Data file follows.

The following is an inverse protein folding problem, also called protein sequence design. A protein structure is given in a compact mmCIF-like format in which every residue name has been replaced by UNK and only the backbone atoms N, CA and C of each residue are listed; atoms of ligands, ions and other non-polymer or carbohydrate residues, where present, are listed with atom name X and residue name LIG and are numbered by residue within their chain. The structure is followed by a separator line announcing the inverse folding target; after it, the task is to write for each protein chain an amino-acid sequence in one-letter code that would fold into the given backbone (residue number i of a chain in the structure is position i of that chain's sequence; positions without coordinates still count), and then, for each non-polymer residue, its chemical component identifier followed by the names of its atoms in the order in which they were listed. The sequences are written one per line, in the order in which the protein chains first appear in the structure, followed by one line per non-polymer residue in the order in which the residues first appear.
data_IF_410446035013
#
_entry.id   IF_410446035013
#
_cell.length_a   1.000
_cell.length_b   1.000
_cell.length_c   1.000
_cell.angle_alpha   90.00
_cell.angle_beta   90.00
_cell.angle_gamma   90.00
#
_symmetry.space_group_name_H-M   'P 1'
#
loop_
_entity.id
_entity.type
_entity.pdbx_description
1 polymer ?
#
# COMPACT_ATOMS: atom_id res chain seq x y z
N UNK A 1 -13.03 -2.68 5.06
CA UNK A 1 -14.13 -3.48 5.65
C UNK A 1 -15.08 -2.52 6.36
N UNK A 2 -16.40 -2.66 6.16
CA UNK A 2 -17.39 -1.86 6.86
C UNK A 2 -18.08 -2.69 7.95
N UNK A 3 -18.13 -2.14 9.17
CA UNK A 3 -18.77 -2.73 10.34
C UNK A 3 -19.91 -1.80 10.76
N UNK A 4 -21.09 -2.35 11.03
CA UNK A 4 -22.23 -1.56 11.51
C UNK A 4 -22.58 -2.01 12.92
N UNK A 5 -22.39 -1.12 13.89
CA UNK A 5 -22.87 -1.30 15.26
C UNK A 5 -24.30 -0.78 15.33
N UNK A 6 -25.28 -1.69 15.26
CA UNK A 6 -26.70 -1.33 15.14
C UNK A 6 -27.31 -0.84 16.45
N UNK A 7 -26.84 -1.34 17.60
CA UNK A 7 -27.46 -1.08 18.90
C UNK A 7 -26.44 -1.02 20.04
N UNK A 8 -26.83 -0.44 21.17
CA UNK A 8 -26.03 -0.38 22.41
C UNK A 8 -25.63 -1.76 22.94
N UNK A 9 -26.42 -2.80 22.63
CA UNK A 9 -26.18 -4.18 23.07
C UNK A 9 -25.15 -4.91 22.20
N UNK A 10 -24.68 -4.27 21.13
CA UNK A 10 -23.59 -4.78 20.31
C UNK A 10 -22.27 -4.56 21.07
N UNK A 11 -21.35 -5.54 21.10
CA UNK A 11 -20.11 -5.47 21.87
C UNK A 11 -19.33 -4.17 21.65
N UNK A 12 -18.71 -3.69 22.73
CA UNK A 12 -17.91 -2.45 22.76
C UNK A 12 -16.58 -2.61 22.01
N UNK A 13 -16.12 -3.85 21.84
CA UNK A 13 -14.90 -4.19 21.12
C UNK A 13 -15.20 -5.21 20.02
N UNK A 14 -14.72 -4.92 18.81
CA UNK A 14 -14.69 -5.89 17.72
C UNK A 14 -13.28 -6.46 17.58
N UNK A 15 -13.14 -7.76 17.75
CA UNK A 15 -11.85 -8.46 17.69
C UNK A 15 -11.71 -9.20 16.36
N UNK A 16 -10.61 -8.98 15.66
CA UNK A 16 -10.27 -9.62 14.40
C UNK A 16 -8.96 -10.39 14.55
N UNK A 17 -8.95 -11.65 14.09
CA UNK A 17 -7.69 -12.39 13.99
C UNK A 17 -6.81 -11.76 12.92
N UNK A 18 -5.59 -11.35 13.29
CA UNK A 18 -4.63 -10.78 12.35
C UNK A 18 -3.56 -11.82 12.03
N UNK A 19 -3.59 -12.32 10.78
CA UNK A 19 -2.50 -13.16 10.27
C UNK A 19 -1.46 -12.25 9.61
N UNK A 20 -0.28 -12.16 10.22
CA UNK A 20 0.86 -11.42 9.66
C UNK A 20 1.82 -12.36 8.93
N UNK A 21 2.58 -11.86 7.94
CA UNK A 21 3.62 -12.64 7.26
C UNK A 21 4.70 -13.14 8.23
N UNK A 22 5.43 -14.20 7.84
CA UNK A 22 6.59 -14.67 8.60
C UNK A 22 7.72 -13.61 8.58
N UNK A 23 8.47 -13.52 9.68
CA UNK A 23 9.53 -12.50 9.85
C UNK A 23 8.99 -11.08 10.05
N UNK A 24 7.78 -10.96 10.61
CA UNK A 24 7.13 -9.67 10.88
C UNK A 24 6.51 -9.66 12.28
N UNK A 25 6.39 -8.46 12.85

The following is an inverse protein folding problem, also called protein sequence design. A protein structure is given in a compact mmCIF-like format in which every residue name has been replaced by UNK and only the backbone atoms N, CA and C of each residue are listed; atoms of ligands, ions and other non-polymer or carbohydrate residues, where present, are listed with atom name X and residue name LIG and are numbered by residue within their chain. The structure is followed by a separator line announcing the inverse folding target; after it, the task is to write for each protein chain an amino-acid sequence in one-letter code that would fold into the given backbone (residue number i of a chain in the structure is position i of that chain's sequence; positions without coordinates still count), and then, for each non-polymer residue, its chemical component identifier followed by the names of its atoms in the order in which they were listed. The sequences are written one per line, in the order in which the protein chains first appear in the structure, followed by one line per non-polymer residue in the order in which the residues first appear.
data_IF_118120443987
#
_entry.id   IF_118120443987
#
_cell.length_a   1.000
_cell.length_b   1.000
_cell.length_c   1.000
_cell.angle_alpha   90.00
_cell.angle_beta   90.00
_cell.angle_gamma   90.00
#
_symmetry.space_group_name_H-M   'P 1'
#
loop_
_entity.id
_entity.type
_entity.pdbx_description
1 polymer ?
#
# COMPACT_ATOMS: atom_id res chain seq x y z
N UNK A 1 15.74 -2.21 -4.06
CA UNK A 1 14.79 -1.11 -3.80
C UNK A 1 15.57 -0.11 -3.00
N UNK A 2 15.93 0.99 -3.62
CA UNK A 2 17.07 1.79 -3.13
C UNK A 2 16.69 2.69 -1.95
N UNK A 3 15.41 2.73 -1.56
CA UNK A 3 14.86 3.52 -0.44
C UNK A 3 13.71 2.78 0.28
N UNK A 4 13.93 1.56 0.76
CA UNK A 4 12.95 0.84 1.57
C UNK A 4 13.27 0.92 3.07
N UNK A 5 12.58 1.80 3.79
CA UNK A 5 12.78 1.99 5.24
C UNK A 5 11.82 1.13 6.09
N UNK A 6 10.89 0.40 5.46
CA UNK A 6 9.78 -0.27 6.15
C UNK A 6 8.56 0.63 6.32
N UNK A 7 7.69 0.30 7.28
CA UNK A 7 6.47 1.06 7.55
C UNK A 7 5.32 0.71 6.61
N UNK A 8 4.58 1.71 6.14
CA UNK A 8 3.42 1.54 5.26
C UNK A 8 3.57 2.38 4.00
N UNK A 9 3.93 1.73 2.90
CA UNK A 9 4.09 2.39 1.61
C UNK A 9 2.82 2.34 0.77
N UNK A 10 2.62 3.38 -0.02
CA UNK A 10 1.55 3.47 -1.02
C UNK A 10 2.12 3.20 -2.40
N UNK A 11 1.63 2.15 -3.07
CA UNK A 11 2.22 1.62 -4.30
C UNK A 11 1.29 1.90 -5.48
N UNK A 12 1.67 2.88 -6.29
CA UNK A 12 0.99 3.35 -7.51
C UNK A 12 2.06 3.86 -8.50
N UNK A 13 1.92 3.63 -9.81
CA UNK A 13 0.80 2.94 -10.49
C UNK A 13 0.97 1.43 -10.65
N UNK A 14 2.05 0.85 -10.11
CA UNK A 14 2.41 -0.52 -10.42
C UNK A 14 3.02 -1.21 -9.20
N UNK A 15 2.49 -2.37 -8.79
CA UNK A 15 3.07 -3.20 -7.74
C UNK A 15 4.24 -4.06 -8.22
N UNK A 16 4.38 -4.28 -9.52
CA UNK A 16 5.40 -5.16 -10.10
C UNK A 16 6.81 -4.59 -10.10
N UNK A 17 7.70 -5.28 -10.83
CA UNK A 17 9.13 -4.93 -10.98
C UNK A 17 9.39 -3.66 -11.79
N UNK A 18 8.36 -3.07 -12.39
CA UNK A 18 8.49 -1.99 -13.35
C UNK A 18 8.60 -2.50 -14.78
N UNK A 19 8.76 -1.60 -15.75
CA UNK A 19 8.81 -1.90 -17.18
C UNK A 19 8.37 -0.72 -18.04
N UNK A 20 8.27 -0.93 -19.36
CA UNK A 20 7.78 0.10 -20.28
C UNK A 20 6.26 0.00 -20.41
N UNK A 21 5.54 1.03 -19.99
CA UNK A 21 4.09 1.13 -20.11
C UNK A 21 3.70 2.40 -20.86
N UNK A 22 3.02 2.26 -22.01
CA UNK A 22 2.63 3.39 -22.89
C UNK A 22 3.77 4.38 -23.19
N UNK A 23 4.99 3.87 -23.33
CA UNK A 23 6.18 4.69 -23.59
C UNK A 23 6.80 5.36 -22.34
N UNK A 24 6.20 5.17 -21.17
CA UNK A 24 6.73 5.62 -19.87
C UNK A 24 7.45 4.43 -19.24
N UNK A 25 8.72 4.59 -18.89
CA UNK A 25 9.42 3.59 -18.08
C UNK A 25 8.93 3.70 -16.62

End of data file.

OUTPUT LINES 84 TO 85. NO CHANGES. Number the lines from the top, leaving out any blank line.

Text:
C UNK A 21 4.70 -13.14 8.23
N UNK A 22 5.43 -14.20 7.84